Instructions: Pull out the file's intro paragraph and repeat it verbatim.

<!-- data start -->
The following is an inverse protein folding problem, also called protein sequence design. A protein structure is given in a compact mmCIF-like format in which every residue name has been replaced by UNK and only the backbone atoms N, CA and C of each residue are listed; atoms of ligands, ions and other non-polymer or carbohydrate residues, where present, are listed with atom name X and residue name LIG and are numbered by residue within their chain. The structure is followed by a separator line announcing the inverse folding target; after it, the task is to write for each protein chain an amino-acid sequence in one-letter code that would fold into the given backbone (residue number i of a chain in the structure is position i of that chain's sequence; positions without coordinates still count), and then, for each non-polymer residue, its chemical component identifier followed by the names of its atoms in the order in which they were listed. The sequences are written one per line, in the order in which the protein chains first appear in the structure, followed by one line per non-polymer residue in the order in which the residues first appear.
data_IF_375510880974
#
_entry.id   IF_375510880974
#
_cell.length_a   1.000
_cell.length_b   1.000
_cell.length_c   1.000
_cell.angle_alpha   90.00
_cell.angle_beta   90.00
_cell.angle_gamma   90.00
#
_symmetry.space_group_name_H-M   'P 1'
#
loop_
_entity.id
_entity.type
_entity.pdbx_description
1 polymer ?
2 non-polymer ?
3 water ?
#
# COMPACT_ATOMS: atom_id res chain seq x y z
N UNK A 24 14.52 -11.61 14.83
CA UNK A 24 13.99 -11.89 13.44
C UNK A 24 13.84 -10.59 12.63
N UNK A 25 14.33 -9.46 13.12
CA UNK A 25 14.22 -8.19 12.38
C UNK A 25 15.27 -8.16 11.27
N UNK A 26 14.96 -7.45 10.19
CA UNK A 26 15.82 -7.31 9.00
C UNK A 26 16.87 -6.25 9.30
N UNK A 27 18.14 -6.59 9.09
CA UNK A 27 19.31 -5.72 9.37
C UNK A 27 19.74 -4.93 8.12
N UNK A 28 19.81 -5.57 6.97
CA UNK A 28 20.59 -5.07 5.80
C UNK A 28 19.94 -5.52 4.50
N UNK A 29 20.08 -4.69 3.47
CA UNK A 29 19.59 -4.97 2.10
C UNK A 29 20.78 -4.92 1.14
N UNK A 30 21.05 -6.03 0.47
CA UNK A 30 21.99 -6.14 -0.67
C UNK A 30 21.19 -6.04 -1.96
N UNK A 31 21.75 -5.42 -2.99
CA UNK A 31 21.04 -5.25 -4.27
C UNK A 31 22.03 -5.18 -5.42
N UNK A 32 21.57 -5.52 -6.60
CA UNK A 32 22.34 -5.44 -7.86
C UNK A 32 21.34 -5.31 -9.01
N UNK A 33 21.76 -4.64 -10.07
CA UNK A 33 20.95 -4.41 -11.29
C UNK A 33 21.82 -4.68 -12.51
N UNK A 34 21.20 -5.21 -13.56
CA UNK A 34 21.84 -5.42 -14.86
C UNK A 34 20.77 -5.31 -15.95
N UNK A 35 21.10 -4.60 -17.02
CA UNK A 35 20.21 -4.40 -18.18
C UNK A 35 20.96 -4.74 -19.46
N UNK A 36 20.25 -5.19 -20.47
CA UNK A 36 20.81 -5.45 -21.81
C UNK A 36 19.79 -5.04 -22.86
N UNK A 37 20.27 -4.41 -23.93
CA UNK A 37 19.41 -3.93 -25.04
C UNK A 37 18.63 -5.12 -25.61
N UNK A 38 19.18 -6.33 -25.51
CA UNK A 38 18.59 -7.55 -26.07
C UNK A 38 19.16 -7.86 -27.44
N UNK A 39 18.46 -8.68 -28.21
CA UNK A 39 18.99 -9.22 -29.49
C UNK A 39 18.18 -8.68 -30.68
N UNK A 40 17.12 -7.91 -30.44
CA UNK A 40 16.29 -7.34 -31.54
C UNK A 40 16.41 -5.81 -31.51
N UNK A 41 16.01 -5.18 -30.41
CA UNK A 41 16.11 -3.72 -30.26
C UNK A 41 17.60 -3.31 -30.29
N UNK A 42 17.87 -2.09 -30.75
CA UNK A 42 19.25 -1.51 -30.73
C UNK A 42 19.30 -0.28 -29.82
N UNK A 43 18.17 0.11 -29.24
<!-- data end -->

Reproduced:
The following is an inverse protein folding problem, also called protein sequence design. A protein structure is given in a compact mmCIF-like format in which every residue name has been replaced by UNK and only the backbone atoms N, CA and C of each residue are listed; atoms of ligands, ions and other non-polymer or carbohydrate residues, where present, are listed with atom name X and residue name LIG and are numbered by residue within their chain. The structure is followed by a separator line announcing the inverse folding target; after it, the task is to write for each protein chain an amino-acid sequence in one-letter code that would fold into the given backbone (residue number i of a chain in the structure is position i of that chain's sequence; positions without coordinates still count), and then, for each non-polymer residue, its chemical component identifier followed by the names of its atoms in the order in which they were listed. The sequences are written one per line, in the order in which the protein chains first appear in the structure, followed by one line per non-polymer residue in the order in which the residues first appear.